KONNNEH: First of all, I alone cannot take credit for this. There are others including the Ministry of Justice, the Civil Service Agency, Governance Commission and others that all worked together on this landmark reform. Let me also say that we a new revenue authority, the Liberia Revenue Authority (LRA). The law has been passed by the legislature, signed by the President and is being printed into hand bill. Until that happens, those structures would not be operational. Nevertheless, these laws will bring synergies to the government through the avoidance of the current duplications and gaps in the functions of both the Ministries of Finance and Planning and Economic Affairs, thereby resulting in better allocation of human and financial resources and better service delivery. Once signed into handbill, the new Ministry of Finance and Development Planning will foster increased aid coordination within the government and between our development partners, as all of our aid coordination functions will now be undertaken in a centralized unit. Better aid management will increase donor confidence which should contribute to greater, more sustainable support. My goal is to increase support on budget.
Through the LRA, our revenue department would be separate from the Ministry of Finance and Development Planning and would focus more on the efficient collection of revenues, working closely with the Ministry. The rollout of these legislations would be sequenced in a smooth and orderly transition, allowing for the rationalized disposition any residual employee caseload, asset and other structural issues.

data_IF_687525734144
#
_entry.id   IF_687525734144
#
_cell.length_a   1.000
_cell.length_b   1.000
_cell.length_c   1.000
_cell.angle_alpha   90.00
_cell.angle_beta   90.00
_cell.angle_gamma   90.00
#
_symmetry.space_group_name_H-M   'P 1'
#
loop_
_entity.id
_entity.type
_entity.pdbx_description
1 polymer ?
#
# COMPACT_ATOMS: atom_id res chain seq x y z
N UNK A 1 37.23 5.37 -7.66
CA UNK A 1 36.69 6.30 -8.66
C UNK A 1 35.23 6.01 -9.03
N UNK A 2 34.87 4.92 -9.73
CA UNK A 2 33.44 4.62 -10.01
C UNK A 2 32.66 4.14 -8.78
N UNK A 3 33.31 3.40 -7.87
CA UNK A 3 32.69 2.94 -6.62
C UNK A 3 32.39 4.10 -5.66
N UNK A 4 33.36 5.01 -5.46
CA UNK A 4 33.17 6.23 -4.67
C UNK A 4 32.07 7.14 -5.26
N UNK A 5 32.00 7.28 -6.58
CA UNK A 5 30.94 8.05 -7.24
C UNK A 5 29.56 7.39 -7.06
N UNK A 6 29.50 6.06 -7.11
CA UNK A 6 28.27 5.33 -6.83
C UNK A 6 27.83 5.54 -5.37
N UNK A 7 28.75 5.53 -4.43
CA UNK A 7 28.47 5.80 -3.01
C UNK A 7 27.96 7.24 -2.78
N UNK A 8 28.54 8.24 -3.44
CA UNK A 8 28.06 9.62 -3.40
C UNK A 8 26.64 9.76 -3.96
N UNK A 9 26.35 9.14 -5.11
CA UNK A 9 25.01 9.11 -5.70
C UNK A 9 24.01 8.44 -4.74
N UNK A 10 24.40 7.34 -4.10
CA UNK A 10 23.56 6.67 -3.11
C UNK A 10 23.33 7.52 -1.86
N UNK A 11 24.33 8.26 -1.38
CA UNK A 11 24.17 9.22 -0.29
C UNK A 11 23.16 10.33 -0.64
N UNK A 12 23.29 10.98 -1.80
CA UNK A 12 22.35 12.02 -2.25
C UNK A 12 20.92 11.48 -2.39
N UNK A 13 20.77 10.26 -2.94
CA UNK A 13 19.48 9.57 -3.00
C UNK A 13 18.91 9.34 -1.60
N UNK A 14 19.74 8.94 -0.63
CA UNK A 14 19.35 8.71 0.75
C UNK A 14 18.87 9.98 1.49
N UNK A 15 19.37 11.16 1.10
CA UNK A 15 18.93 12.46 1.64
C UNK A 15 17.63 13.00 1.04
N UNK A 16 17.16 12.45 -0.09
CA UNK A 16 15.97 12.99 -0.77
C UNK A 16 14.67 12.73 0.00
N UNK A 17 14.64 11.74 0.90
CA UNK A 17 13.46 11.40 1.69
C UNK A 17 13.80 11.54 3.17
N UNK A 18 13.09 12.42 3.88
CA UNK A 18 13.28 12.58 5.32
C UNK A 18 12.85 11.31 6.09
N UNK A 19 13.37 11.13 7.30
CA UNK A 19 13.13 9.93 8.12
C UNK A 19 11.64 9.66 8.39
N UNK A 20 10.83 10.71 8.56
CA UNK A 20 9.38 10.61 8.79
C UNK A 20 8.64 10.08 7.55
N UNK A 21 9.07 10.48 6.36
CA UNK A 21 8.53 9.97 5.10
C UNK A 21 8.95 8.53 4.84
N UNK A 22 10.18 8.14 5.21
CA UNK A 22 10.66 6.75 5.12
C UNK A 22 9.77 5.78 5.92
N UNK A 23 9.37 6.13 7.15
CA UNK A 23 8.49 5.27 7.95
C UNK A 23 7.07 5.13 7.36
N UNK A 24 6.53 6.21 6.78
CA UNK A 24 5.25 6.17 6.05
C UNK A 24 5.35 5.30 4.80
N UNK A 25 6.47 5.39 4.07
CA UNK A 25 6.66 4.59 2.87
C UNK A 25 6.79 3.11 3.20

FPA: Let's address an issue that has been dominating the news in the past few months. In a series of secret-recordings by Ellen Corkrum, the former Acting Head of the Liberia Airport Authority, some of your colleagues including Musa Bility, Brownie Samukai and now Chris Massaquoi have had some pretty nasty things to say about you. Why do you thing that is? What is your relationship with those peers?
KONNNEH: I remain committed to serving the President, the Government and the people of Liberia. I have never made any decision on public finance that has not been approved by the Legislature and the Cabinet. Whatever decisions my colleague and I take at the Ministry of Finance, is intended to protect the public coffers. No decision to cut an agency allocation has been intended to enrich ourselves. We have made a commitment to ensuring the President and the administrationbegin the transformation of the Liberia economy which is struggling from all the issues I have outlined previously, including energy and road. To do that, we must complete the support of our development partners by finding the resources in our budget to support these projects. The expenditure demand for the government is US$2 billion and we have a budget of about $600 million. When you have a budget as small as ours and the demand for funds so high, there will be cuts which make people unhappy. I come under no illusion that these tough decisions we make in protecting the public coffers will win us much fans; but I believe that these choices will benefit the country in the long run. Since I took over the Ministry of Finance, the national budget has been sufficiently debated and opened for public scrutiny like never before. Additionally, I have pressured my colleagues to ensure that the necessary investments are made in popularizing the Open Budget Initiative (OBI) so that budget execution is within the public domain which has landed me in trouble and expose me to all kinds of hatred. But that's the nature of the job. This effort was intended so that the general public will have the necessary information to ask the tough questions to the right people: using transparency to improve accountability. Today, with the help of civil society, our budget and expenditure information can be accessed via mobile phone and on the web; first time in Liberia.